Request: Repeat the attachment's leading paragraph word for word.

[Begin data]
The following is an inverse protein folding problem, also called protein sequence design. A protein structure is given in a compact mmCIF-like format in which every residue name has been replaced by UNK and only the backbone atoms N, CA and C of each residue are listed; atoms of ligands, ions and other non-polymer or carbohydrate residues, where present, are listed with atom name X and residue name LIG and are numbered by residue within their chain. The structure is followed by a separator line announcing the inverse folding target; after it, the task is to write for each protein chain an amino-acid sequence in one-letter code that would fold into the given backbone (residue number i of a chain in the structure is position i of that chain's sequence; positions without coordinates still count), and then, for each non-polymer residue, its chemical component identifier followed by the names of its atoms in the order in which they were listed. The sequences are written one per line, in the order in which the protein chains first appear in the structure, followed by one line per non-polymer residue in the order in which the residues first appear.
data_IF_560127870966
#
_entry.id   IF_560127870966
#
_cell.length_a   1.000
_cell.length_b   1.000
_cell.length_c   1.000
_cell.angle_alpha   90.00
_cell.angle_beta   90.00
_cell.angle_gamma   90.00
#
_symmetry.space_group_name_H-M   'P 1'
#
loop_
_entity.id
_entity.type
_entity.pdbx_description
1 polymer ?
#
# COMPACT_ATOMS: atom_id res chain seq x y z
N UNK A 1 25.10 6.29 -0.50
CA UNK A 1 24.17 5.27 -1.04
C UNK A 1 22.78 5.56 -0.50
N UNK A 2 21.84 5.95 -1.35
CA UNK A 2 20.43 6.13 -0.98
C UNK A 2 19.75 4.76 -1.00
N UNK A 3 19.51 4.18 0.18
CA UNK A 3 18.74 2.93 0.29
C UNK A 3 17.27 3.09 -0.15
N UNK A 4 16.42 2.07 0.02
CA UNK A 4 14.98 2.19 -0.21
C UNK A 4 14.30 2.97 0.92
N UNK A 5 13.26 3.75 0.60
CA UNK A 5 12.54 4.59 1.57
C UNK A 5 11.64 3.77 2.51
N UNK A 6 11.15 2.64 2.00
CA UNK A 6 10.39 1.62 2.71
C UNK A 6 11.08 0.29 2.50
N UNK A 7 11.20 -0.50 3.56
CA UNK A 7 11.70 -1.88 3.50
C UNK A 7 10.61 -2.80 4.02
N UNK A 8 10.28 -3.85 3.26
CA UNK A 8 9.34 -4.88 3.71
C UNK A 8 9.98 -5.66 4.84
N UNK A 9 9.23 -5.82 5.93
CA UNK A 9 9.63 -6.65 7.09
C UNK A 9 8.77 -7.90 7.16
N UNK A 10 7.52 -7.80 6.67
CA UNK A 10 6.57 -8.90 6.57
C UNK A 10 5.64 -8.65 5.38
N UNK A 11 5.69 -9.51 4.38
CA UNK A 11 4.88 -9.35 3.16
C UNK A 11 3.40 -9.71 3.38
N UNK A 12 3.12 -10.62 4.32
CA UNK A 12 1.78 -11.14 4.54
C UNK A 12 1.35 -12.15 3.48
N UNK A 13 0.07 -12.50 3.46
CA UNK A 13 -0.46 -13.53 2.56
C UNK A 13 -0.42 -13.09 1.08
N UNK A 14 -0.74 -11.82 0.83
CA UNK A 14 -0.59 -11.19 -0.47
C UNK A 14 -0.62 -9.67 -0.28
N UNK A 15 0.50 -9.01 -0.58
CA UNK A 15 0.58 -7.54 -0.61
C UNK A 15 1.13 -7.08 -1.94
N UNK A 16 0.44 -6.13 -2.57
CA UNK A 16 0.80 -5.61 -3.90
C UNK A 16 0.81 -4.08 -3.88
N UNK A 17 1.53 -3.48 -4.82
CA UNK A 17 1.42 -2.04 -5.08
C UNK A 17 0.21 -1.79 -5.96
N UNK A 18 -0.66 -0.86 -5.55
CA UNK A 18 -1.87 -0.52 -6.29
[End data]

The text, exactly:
The following is an inverse protein folding problem, also called protein sequence design. A protein structure is given in a compact mmCIF-like format in which every residue name has been replaced by UNK and only the backbone atoms N, CA and C of each residue are listed; atoms of ligands, ions and other non-polymer or carbohydrate residues, where present, are listed with atom name X and residue name LIG and are numbered by residue within their chain. The structure is followed by a separator line announcing the inverse folding target; after it, the task is to write for each protein chain an amino-acid sequence in one-letter code that would fold into the given backbone (residue number i of a chain in the structure is position i of that chain's sequence; positions without coordinates still count), and then, for each non-polymer residue, its chemical component identifier followed by the names of its atoms in the order in which they were listed. The sequences are written one per line, in the order in which the protein chains first appear in the structure, followed by one line per non-polymer residue in the order in which the residues first appear.